Nearly five billion people will become myopic by 2050, affecting 50% of the world’s population, according to a new study.
Published in the journal Ophthalmology, researchers also estimate that one-fifth of those affected will have a significantly increased risk of blindness, if the current trend continues.
This rapid increase in the prevalence of short-sightedness globally would see myopia become a leading cause of permanent blindness, the study warns.
Identifying the potential cause of this growth, researchers at the Brien Holden Vision Institute in Australia point to environmental factors, “principally lifestyle changes resulting from a combination of decreased time outdoors and increased near-work activities,” among other factors.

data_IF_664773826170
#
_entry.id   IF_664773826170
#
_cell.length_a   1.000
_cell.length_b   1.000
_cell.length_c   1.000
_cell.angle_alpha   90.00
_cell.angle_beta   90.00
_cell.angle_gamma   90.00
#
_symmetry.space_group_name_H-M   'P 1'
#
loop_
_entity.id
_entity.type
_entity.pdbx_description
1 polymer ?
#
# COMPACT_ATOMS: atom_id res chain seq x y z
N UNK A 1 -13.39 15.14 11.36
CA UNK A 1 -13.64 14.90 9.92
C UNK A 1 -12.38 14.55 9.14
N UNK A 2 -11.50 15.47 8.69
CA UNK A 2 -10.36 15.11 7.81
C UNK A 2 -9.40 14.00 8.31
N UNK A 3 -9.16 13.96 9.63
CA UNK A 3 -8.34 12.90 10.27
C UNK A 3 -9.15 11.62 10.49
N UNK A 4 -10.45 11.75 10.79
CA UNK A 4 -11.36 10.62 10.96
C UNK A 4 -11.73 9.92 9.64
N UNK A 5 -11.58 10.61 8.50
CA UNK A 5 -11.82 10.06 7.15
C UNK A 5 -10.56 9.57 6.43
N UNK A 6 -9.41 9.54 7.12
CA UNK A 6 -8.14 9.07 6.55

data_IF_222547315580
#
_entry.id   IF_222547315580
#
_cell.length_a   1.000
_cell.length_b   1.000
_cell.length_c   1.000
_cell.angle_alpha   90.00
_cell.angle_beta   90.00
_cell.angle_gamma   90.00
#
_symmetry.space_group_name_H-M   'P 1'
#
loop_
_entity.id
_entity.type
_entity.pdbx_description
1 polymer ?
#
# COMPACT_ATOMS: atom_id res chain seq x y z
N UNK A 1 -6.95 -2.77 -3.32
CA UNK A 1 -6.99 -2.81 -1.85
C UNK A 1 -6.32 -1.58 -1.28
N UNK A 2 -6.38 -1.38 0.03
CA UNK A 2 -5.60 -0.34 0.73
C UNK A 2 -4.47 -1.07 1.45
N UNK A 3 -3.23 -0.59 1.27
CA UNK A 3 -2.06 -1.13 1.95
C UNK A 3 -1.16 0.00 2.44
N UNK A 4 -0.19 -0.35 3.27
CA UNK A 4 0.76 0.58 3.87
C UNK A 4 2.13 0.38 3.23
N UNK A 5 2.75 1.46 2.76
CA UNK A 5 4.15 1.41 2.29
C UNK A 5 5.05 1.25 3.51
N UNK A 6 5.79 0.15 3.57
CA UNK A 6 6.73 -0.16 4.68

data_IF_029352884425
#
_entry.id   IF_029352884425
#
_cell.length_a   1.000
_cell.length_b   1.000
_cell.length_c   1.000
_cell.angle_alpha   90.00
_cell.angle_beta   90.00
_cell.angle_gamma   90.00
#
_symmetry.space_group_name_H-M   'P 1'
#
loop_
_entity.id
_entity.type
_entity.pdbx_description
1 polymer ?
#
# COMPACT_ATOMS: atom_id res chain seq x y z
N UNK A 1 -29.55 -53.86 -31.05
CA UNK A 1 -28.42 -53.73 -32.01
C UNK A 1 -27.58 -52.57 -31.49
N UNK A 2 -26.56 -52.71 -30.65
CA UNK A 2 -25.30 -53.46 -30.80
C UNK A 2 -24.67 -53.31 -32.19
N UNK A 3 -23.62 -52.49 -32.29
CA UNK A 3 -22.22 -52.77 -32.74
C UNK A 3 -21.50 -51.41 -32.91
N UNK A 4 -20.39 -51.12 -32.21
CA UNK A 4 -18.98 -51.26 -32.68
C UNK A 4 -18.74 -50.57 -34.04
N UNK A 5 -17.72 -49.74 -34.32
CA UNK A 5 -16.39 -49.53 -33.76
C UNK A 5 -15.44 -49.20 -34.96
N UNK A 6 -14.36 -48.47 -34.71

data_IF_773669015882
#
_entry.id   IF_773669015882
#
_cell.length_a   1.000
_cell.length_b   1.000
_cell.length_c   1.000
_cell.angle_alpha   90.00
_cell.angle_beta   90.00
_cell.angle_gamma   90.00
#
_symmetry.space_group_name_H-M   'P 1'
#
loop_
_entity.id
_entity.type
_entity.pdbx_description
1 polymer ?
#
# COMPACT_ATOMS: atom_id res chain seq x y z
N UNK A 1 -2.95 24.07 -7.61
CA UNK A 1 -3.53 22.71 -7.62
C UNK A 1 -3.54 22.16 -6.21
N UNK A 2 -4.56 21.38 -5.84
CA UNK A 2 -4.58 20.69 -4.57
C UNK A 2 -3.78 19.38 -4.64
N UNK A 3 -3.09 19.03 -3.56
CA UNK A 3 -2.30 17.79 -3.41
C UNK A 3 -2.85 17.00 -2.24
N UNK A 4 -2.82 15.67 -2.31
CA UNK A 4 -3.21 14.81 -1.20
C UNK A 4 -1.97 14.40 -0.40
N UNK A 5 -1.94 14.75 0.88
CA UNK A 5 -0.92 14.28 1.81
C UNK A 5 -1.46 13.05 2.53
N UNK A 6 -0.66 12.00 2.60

The paper details that these other factors could include light levels, which may be directly related to time outdoors, and diet.
Acknowledging that the predicted growth would lead to a major public health problem, co-author on the study and CEO of the Brien Holden Vision Institute, Professor Kovin Naidoo, said: “We need to ensure our children receive a regular eye examination from an optometrist or ophthalmologist, preferably each year, so that preventative strategies can be employed if they are at risk.”
He continued: “These strategies may include increased time outdoors and reduced time spent on near-based activities including electronic devices that require constant focusing up close.
“Furthermore, there are other options such as specially designed spectacle lenses, contact lenses and drug interventions, but increased investment in research is needed to improve the efficacy and access of such interventions.”
Read more about this research in OT’s report on Professor Naidoo’s keynote lecture at 100% Optical, which will be published in the April edition.